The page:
Andrew McCullough's Blog

Saturday, June 14, 2008

Habeas Corpus in Guantanamo

June 14, 2008 -- This week the U.S. Supreme Court ruled that prisoners held at the naval base in Guantanamo Bay, Cuba, have the right to challenge the legality of their confinement in federal courts. The very reason that the prison was set up outside the country was due to an effort by the administratation to avoid access to U.S. courts. That now having been invalidated, it is likely the prisoners will be transferred to the U.S., and the prison there will be closed. The government has claimed that prisoners of war have never been given access to civilian courts. But unlike previous wars, this one is not against any recognizeable foe; and unlike other wars, it may well never end. Keeping prisoners the rest of their lives without proving that they have done something wrong is against everything our country stands for. This hopefully closes a dirty little chapter in the history of U.S. justice. Sean Hannity, in Thursday's radio broadcast, labeled the majority "five radical Supreme Court Justices", and said they were "trying to run the country". He looks past the fact that three of the five in the majority are Republican appointees.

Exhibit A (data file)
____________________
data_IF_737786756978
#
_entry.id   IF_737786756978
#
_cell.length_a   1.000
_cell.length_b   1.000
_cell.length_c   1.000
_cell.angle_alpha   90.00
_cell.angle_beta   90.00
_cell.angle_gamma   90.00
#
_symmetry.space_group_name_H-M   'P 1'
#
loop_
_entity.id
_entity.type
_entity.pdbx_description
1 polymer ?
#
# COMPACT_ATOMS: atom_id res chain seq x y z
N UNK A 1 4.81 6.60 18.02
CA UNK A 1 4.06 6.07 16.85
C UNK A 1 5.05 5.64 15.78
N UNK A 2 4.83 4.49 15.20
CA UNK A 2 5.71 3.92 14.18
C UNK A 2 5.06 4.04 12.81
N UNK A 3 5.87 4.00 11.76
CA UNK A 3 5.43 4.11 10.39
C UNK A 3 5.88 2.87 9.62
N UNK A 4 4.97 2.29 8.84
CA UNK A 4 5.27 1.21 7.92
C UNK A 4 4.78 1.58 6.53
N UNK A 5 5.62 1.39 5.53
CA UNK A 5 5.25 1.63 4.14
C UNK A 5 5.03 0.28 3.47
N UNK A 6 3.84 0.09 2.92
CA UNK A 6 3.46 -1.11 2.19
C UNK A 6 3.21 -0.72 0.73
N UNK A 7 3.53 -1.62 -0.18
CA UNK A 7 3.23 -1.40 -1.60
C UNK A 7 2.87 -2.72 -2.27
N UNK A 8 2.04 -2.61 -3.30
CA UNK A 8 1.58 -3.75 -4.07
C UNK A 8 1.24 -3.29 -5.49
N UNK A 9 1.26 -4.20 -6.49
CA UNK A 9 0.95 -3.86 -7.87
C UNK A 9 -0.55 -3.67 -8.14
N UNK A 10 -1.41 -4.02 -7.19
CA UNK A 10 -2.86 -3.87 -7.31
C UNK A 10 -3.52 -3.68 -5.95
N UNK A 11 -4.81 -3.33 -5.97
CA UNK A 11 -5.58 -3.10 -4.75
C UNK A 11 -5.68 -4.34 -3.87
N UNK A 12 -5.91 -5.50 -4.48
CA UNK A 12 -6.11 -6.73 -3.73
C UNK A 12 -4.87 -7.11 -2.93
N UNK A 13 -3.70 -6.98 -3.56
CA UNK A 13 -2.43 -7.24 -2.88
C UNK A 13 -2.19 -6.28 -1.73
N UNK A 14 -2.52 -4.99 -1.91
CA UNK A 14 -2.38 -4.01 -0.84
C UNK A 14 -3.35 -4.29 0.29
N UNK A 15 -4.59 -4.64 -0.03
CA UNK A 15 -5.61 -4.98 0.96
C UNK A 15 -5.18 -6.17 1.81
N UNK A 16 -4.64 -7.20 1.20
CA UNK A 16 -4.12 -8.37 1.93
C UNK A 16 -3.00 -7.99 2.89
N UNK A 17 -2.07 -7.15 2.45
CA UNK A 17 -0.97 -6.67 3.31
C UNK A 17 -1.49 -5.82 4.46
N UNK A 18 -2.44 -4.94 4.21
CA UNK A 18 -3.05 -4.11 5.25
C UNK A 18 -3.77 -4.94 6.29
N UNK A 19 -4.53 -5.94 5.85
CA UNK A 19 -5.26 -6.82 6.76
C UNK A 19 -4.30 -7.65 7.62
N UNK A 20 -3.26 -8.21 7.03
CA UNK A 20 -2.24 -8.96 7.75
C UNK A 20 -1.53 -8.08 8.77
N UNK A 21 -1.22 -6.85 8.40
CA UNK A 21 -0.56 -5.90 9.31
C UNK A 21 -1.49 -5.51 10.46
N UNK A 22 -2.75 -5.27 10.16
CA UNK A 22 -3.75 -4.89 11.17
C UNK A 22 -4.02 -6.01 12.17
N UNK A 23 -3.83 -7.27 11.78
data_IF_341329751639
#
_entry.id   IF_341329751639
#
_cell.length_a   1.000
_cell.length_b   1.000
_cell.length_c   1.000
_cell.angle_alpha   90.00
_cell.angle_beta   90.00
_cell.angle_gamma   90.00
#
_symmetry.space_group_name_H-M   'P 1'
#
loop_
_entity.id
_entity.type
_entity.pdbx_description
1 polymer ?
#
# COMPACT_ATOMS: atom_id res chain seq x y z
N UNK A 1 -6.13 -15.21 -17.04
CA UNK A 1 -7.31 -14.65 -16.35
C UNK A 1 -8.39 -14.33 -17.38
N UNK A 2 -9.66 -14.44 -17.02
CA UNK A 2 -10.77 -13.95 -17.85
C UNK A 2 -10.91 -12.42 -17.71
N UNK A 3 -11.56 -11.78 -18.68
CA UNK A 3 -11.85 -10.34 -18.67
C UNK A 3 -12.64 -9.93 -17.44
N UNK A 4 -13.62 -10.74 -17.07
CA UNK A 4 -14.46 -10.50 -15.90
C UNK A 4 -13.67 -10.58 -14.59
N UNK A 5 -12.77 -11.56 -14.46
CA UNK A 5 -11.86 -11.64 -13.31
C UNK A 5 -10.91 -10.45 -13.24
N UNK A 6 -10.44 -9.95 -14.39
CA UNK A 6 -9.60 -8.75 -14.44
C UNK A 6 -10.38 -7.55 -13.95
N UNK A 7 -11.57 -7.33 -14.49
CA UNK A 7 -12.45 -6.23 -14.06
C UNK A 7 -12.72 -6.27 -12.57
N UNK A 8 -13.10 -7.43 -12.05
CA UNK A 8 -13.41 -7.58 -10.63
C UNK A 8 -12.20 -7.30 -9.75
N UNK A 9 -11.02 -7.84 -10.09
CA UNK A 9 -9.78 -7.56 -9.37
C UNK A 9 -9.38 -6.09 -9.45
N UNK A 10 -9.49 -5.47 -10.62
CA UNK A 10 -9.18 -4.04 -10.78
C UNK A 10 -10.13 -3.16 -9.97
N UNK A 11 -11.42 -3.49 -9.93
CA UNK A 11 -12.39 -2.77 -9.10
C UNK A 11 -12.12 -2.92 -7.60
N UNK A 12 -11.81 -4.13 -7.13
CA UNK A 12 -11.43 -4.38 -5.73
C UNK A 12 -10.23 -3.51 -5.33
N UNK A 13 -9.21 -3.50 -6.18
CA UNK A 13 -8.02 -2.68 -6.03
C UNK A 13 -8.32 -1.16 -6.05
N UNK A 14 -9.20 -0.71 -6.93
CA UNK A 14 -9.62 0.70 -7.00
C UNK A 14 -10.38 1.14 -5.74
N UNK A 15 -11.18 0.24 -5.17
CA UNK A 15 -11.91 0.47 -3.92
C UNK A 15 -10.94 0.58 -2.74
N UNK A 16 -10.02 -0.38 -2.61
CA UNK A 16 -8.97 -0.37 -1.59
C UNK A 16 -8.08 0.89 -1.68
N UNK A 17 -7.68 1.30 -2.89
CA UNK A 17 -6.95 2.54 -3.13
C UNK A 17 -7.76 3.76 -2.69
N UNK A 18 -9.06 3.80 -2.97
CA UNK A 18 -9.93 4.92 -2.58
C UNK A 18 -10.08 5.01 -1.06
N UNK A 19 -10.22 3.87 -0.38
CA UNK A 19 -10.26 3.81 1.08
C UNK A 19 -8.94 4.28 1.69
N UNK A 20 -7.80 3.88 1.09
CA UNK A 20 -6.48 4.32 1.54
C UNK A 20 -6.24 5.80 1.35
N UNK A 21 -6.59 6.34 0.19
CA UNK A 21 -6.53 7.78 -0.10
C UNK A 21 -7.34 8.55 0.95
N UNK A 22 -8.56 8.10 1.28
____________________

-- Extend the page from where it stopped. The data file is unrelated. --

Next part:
President Bush and his political advisors have milked fear for every drop of political advantage, over the last several years. They have justified taking away civil liberties, torturing prisoners, and increased government secrecy as necessary to protect the citizens from all kinds of fanciful threats. Finally, the pendulum may be swinging against them. It is sad that I am more afraid of my government than I am of foreign terrorists.

Are you afraid too of what our country has become? Join my efforts to take back what is ours. See my website and previous blogs for ideas on how to get involved.


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